Adjustable Grow Light Hanger – If you want to make your own grow light system, these adjustable grow light hangers would be perfect. This way you can easily adjust the height of the grow lights as your seedlings grow taller.
Outlet Timer – An outlet timer is great to use for your grow lights. Set the timer so your seedlings will get 12-16 hours of consistent light every day. That way, you won’t have to remember to turn the grow lights on and off every day. Just set it and forget it!
Neptune’s Harvest Fish Emulsion – In my quest to be 100% organic in my gardens, the hardest thing for me to find was a good organic fertilizer for my seedlings and gardens. I tried Neptune’s Harvest Fish Emulsion a few years ago, and OH MY – I could not believe the difference it made in the health and growth of my seedlings and plants. This is a must.
Pure Blend Tea is another awesome organic fertilizer I have used on my seedlings and garden plants. Fish emulsion can get a bit smelly when used indoors. Natural compost tea is a great alternative. I like to alternate, one feeding with fish emulsion, then water with pure water, then one feeding with compost tea, then pure water…etc. It’s been an amazing combo for my seedlings, houseplants and containers.
Plantable Peat Pots (say that fast 3 times) – Using plantable pots makes it super easy to transplant seedlings into the garden, and also make the transition to the garden much less stressful for the seedlings. The 4″ size or the 3″ size are perfect for potting up seedlings.
Coco Coir Plantable Pots – If you’re worried about the sustainability of peat moss, then coco coir plantable pots are the solution! Coco coir is a wonderful renewable resource, and these plantable pots are perfect for potting up seedlings. You could use the 3″ size or the 2″ size for your seedlings.
Plastic Nursery Pots – If you’re worried about the cost of plantable pots and want something that’s reusable, then I recommend getting a nice set of plastic nursery pots. These pots are the perfect size for potting up seedlings, and they don’t take up much space in storage.
4 Inch Plant Tags – You can never have enough plant tags on hand, and these 4″ plant tags are the perfect size to use inside your seed starting flats because they will fit under the standard sized lids of the flats. You can put them out into the garden too.
6 Inch Plant Tags – The 6″ plant tags are nice to use once you pot up your seedlings, or if you have a higher dome lid on your seed flat. I also use them for houseplants and out in the garden too.
Rainbow plant tags – How cool are these rainbow colored plant tags? This way you don’t even have to worry about writing on them, you can just color coordinate your tags so you know what’s growing based on the color of the tag. Love!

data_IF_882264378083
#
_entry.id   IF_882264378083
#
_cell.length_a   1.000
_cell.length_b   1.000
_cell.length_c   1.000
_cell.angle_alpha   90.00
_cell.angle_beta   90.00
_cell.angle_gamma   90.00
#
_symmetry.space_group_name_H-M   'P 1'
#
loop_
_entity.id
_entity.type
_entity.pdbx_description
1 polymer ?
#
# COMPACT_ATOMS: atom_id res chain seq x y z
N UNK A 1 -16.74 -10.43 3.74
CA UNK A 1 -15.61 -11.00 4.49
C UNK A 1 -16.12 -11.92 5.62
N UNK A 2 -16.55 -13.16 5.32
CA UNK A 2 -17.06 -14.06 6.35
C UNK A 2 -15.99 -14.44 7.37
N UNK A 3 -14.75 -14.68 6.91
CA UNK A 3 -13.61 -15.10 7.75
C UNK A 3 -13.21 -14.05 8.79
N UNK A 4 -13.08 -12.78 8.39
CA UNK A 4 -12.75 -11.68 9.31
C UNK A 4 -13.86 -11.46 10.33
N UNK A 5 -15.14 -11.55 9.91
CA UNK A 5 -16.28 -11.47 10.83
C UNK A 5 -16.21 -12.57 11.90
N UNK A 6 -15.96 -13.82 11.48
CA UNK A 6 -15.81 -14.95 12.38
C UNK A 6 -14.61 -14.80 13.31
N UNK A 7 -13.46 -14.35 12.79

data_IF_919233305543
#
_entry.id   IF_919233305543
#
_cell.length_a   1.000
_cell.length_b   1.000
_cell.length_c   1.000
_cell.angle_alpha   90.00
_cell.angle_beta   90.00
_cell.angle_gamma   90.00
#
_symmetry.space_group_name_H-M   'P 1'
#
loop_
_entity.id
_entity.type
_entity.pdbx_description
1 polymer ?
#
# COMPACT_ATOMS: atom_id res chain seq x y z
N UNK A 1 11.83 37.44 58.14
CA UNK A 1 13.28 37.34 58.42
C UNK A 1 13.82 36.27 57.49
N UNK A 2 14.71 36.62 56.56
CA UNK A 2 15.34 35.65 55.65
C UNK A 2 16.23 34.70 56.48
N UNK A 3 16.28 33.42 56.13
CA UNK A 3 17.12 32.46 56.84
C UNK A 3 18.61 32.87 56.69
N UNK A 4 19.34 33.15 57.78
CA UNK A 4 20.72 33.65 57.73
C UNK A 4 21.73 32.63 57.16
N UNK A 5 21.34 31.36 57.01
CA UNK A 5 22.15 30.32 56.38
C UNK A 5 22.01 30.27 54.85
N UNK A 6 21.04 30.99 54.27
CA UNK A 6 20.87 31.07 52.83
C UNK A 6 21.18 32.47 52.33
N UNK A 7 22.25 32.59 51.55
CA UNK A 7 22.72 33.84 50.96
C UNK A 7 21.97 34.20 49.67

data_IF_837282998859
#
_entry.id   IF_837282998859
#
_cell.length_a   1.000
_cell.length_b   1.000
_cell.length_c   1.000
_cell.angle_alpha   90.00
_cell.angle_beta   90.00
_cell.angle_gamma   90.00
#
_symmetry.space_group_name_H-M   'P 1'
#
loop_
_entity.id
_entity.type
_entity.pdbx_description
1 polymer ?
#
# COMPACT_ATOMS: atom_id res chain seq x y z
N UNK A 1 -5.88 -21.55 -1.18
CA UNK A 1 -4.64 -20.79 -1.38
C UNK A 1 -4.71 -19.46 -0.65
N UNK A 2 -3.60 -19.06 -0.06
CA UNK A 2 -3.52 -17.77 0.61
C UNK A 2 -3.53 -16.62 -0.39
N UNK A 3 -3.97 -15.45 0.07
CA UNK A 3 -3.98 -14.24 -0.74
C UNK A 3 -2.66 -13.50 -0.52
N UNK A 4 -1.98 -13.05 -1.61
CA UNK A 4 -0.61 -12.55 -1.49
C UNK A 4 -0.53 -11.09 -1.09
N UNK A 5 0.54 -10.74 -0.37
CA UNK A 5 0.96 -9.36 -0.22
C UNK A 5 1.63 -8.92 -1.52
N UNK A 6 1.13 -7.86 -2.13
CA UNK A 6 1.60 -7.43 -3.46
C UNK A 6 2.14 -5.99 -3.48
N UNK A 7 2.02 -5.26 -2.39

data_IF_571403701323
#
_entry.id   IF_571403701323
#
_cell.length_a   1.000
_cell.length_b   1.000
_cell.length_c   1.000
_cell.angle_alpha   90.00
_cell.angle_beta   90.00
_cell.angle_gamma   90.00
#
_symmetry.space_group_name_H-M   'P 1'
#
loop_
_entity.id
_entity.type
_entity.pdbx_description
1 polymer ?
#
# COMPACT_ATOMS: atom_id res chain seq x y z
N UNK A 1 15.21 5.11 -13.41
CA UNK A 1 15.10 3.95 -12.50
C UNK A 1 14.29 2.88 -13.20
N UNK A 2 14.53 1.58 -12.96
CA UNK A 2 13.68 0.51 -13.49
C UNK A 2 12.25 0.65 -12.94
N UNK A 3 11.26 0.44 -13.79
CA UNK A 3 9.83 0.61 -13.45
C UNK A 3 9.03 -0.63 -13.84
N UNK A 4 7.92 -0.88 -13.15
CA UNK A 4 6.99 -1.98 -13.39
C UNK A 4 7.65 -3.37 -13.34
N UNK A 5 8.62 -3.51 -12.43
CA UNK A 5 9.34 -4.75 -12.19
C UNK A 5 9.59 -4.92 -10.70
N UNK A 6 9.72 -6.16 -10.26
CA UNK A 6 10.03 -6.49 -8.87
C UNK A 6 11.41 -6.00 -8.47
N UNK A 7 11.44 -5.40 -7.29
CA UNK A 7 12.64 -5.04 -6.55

Optional Seed Starting Supplies
Heat Mat – Adding bottom heat under your seed starting flats will speed up germination, and also keep your seedlings toasty warm. A heat mat definitely makes starting seeds indoors much easier.
Plant Mister/Sprayer – Humidity is a crucial ingredient when starting seeds, and misting your seedlings is a great way to give them the humidity they need to stay healthy. This plant mister/sprayer is pressurized, which really saves on your hands when you have a lot of seedlings to spray.
Humidifier – A humidifier is another great way to keep the humidity level high when you’re starting seeds indoors. Heating your house during the winter sucks the humidity out of the air, and your seedlings will be much happier with the added humidity.
Indoor Humidity Monitor – If you’re not sure whether the humidity is at the right level for your seedlings, a humidity monitor is a great tool to add near your flats. With this one, you’ll be able to be sure that both the humidity level and the temperature are always kept at the perfect level for starting seeds and growing healthy seedlings.
Soil Moisture Gauge – It’s important to keep the soil consistently moist in your seed flats. If it’s too dry or too wet, the seedlings probably won’t survive. A soil gauge like this one will keep you confident that your soil holds the perfect amount of moisture to ensure your seedlings will stay healthy.
Mini Greenhouse – I’ve had my mini greenhouse for several years and love it! I can fit 2 seed flats on each shelf, and hang grow lights right above my flats. Perfect for growing seeds indoors!
Storing Leftover Seeds
Cute recipe box – You can use a recipe box to store your seeds alphabetically. The seed packets fit perfectly into a standard sized recipe box.
Seed keeper – This Seed Keeper binder is specifically made for storing seeds and keeping them nice and organized. This would fit nicely on a bookshelf.
Clear shoe box – I store my seeds in a clear plastic shoe box. I like these because they stack nicely and fit perfectly on the shelve in my basement closet. I can also fit larger containers that I use to store my seeds, not just seed envelopes.
Small envelopes – These small coin envelopes are perfect for storing leftover seeds in you lost the original seed packet, or for storing seeds you collect from your garden. They’re also nice for trading seeds with friends.